Coronavirus: Stock markets and oil costs retreat on fears of prolonged disruption

Financial markets are reflecting growing fears the coronavirus pandemic is set to inflict deeper economic damage than initially feared.

Stock market values took a hit globally on Wednesday – applying brakes to the tentative recovery seen since the share slump that began in February as COVID-19 took hold in Italy.

Analysts pointed to a slew of negative news from the likes of the International Monetary Fund, which is forecasting the worst world recession since the Great Depression of the 1930s, and projections of prolonged damage among fund managers.

Most notable, on Wednesday, was an International Energy Agency forecast that demand for oil would fall by 9.3 million barrels per day this year – leaving it at levels not seen since 1995 – sending prices back to fresh 18-year lows.

The declines saw US crude trading below $20 a barrel while Brent crude was at $27 – a fall of 7%.

The price has plunged over the past 48 hours despite the so-called Opec+ group of oil-producing nations agreeing at the weekend output cuts to prop up costs.

There was also fresh data out of the United States that showed a record rate of decline for retail sales.

The FTSE 100 followed falls in Asia and closed 3.3% down at 5,597- leaving the index still 25% off in the year to date.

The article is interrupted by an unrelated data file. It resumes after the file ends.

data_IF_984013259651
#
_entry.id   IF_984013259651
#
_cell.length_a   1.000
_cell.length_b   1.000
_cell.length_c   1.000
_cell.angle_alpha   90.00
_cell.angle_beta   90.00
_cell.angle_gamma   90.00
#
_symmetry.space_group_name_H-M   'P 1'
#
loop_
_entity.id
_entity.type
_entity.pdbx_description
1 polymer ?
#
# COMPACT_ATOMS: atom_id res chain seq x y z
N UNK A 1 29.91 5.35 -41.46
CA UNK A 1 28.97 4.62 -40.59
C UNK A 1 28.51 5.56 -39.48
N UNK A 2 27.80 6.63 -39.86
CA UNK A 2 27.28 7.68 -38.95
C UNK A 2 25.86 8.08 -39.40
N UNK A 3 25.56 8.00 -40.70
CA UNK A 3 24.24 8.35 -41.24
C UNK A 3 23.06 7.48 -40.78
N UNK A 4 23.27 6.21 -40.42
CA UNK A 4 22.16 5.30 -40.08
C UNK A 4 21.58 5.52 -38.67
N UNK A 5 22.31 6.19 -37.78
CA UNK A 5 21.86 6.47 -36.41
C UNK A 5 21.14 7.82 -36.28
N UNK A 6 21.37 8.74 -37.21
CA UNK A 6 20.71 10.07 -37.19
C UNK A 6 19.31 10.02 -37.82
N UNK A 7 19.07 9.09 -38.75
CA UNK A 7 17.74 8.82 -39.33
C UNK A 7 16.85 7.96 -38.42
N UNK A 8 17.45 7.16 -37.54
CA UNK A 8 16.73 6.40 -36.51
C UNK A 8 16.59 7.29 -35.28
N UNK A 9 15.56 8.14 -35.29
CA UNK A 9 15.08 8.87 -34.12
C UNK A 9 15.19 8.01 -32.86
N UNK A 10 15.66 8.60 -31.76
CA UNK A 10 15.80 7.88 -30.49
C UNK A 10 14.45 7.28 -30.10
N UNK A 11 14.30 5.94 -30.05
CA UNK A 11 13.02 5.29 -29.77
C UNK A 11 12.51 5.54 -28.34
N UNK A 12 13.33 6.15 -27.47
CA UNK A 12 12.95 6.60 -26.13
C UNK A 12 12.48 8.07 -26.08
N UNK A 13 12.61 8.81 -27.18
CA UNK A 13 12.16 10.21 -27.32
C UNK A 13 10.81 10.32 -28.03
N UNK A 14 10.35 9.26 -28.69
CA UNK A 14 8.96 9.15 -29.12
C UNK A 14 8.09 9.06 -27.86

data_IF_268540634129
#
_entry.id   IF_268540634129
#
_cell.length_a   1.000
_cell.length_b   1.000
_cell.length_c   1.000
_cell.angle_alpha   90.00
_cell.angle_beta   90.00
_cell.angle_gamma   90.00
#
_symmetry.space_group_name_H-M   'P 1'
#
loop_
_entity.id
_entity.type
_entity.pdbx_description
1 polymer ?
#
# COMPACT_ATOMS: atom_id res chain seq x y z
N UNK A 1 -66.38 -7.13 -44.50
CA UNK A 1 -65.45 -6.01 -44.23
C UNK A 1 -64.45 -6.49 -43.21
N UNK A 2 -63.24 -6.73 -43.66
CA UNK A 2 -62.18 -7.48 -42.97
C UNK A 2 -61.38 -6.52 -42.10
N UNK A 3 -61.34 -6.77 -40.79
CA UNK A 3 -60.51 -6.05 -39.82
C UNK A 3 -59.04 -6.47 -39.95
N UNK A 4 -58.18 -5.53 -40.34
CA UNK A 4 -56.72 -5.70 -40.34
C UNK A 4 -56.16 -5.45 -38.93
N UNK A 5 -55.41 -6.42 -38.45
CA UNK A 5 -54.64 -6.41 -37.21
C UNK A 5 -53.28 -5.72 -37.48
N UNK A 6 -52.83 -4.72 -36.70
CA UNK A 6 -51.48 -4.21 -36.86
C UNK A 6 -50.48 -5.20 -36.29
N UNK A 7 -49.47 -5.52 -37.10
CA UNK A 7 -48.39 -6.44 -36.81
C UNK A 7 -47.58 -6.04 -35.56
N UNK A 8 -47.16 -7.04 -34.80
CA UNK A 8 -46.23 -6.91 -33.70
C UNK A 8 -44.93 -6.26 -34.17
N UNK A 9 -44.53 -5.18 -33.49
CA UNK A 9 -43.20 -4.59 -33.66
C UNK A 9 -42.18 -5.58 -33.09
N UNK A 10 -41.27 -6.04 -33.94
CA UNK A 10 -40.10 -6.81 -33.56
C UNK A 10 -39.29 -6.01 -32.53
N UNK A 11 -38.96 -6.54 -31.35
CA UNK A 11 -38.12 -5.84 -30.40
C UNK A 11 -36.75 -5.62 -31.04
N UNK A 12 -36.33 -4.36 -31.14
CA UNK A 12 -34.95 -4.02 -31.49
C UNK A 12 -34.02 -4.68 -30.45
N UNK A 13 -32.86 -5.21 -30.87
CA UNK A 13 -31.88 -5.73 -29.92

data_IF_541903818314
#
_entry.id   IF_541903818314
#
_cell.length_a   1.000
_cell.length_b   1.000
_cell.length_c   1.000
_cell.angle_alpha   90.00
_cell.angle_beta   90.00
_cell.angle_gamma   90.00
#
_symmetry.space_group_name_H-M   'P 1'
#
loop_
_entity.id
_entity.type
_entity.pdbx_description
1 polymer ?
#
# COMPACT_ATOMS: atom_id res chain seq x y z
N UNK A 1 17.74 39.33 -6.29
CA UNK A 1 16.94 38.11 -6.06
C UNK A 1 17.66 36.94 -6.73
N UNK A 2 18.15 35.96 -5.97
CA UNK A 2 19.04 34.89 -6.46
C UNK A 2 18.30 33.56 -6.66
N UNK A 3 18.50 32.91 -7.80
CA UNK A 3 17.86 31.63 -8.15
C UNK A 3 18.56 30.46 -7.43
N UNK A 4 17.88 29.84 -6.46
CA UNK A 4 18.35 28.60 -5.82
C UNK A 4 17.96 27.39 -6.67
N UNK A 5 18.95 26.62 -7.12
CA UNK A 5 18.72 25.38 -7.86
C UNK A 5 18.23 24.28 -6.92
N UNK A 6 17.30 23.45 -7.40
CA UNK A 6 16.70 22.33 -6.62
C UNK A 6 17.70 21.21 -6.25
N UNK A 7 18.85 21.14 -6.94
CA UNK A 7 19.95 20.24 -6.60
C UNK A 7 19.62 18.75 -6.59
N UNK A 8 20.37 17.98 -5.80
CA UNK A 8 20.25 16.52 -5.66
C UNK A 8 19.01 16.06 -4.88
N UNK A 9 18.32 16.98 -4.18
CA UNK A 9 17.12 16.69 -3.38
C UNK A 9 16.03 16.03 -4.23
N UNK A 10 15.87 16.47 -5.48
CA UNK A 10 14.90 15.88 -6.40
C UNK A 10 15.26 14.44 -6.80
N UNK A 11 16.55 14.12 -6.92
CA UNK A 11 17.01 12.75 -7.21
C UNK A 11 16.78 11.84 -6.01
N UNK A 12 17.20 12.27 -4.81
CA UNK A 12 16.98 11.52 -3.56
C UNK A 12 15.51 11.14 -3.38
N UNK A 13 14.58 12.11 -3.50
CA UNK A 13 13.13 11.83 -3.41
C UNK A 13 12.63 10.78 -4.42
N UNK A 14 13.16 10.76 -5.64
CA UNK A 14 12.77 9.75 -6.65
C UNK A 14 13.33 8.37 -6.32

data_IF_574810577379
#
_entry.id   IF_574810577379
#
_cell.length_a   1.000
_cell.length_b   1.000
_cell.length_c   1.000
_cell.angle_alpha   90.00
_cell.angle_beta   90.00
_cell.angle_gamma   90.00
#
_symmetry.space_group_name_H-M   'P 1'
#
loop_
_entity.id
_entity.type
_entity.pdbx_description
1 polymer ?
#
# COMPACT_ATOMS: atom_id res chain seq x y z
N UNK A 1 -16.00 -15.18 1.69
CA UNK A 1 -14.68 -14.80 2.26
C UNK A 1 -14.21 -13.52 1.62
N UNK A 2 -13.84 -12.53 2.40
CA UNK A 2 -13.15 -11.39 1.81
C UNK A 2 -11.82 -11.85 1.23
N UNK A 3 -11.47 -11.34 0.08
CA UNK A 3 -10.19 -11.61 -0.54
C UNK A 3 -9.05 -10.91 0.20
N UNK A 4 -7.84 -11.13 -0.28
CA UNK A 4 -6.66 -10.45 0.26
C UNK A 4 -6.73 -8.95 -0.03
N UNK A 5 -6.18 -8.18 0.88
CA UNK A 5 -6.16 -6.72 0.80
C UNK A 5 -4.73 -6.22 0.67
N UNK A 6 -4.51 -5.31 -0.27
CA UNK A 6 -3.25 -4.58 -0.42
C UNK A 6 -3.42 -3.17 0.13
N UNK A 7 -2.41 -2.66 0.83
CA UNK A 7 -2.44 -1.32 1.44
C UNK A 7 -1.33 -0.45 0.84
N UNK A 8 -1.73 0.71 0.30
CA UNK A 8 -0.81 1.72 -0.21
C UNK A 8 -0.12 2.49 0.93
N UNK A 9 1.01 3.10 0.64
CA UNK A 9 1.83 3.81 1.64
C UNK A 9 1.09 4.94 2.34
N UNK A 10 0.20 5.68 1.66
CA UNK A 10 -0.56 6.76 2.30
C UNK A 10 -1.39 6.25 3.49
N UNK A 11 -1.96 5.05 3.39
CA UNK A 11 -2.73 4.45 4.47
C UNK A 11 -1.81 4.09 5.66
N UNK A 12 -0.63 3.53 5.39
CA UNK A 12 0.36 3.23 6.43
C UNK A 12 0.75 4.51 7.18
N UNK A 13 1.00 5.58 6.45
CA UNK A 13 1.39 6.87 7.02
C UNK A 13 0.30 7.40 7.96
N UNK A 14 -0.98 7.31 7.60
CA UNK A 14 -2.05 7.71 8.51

Energy, industrial and aviation stocks were worst hit, reflecting the uncertainty on demand ahead and when full lockdown restrictions outside of China are likely to be lifted.

Neil Wilson, chief markets analyst at, suggested the pessimistic market mood showed growing worry that the pandemic’s knock-on effects could last years.

He wrote: “According to Bank of America’s latest Global Fund Manager Survey, just 15% see a V-shaped recovery.

“Over half (52%) see a U-shaped recovery, where the long line along the bottom stretches on for some time, perhaps years.

“A fifth (22%) see a W-shaped recovery – possibly sparked by a sharp bounce back and second or third wave of infections – and 7% see the dreaded L – a long depression like the 1930s and no real recovery.

“The biggest tail risk is a second wave of infections, which makes the speed at which you reopen economies key.”

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